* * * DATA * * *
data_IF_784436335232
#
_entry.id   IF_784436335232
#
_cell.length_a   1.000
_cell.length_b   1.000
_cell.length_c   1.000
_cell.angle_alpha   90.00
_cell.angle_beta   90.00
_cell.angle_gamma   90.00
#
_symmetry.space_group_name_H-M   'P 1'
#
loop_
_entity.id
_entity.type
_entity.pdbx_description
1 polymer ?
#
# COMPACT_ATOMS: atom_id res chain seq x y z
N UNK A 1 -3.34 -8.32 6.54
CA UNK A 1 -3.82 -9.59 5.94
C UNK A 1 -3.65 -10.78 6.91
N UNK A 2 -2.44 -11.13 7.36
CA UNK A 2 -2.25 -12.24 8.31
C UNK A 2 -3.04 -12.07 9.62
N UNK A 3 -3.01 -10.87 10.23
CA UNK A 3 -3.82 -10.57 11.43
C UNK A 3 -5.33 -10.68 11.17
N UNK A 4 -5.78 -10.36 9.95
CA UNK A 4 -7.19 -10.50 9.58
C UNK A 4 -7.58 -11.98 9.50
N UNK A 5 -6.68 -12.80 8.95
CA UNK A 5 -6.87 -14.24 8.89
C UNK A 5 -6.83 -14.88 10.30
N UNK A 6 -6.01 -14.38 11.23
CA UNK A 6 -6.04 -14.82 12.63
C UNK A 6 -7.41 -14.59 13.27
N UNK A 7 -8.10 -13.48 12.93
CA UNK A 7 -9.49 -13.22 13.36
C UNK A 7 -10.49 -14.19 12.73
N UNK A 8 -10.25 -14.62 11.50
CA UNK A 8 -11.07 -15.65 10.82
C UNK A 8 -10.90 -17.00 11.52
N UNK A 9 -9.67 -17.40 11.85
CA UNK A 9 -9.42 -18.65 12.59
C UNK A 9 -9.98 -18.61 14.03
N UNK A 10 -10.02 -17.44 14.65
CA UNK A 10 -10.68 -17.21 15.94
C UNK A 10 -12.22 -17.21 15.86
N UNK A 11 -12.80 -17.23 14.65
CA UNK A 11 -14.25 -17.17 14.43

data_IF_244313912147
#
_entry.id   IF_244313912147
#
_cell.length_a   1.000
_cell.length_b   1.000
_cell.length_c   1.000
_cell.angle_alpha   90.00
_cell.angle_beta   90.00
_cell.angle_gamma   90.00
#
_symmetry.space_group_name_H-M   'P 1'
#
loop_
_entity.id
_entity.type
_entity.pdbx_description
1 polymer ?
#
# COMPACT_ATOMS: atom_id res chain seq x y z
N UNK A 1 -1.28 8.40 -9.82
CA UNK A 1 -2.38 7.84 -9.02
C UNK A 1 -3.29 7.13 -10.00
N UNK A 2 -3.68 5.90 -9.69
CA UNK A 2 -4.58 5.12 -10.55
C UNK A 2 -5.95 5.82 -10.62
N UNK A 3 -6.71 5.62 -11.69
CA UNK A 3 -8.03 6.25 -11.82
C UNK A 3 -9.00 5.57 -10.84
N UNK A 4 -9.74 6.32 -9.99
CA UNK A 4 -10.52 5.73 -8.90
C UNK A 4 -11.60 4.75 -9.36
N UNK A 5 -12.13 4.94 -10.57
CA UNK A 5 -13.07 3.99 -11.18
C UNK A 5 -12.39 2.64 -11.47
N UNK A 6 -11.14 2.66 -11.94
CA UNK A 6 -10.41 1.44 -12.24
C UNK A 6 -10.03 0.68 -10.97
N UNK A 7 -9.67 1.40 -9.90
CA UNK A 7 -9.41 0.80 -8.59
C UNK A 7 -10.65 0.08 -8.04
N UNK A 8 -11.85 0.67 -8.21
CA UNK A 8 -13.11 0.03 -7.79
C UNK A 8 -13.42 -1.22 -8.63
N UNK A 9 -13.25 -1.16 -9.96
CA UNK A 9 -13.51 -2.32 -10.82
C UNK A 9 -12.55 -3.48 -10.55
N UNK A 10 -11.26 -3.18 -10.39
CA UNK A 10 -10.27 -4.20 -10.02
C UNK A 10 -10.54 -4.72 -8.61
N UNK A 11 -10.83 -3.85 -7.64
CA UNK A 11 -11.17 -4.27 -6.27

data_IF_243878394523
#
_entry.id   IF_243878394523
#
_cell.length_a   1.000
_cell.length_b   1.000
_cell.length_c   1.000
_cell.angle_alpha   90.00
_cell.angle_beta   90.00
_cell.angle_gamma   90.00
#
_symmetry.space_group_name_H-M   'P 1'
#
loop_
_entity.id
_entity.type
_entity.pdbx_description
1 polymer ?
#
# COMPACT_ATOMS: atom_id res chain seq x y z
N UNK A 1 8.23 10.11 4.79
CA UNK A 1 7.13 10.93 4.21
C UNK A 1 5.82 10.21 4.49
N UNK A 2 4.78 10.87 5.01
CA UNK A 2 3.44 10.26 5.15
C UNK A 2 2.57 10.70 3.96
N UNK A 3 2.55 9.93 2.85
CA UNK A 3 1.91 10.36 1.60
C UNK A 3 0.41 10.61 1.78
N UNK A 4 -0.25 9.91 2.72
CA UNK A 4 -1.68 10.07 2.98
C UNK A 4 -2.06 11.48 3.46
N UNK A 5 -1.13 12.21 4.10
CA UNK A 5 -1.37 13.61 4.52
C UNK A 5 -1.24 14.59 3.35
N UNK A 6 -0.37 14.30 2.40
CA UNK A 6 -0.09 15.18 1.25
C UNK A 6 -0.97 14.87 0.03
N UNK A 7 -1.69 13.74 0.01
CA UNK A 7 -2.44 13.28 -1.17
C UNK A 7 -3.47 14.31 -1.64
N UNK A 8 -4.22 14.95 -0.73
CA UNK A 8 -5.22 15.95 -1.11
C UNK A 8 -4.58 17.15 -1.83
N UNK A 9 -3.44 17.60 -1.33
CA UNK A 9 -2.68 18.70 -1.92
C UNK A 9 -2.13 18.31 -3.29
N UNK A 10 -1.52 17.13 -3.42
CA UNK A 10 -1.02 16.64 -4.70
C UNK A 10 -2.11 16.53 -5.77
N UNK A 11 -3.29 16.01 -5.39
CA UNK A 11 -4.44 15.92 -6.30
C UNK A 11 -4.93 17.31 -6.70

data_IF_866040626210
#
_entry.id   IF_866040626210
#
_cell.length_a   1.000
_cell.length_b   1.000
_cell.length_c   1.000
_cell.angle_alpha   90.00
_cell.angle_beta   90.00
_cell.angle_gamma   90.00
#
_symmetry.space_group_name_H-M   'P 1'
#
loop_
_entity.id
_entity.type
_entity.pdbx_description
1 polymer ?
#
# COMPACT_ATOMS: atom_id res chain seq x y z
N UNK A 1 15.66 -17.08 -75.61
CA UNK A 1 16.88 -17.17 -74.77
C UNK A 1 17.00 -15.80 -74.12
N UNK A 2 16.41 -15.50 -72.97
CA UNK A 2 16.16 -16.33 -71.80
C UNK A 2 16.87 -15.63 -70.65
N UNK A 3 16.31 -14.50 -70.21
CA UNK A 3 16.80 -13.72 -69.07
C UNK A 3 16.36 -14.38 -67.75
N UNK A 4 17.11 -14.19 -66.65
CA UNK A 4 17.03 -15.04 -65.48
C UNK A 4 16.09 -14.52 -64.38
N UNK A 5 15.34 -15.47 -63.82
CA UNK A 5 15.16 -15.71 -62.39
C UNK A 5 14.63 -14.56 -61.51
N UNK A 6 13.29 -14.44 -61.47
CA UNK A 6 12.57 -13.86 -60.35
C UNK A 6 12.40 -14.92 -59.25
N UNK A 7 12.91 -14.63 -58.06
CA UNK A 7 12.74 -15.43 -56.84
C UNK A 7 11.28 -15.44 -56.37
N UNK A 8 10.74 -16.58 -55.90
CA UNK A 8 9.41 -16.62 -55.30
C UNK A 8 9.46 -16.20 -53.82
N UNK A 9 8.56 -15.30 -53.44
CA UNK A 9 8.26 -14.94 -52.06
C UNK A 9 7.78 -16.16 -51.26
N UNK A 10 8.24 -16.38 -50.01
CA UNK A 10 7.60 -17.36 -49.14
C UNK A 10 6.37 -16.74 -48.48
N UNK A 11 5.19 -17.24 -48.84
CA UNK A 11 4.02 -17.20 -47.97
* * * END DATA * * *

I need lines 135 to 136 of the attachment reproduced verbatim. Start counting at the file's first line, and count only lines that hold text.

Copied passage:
CA UNK A 4 -1.68 10.07 2.98
C UNK A 4 -2.06 11.48 3.46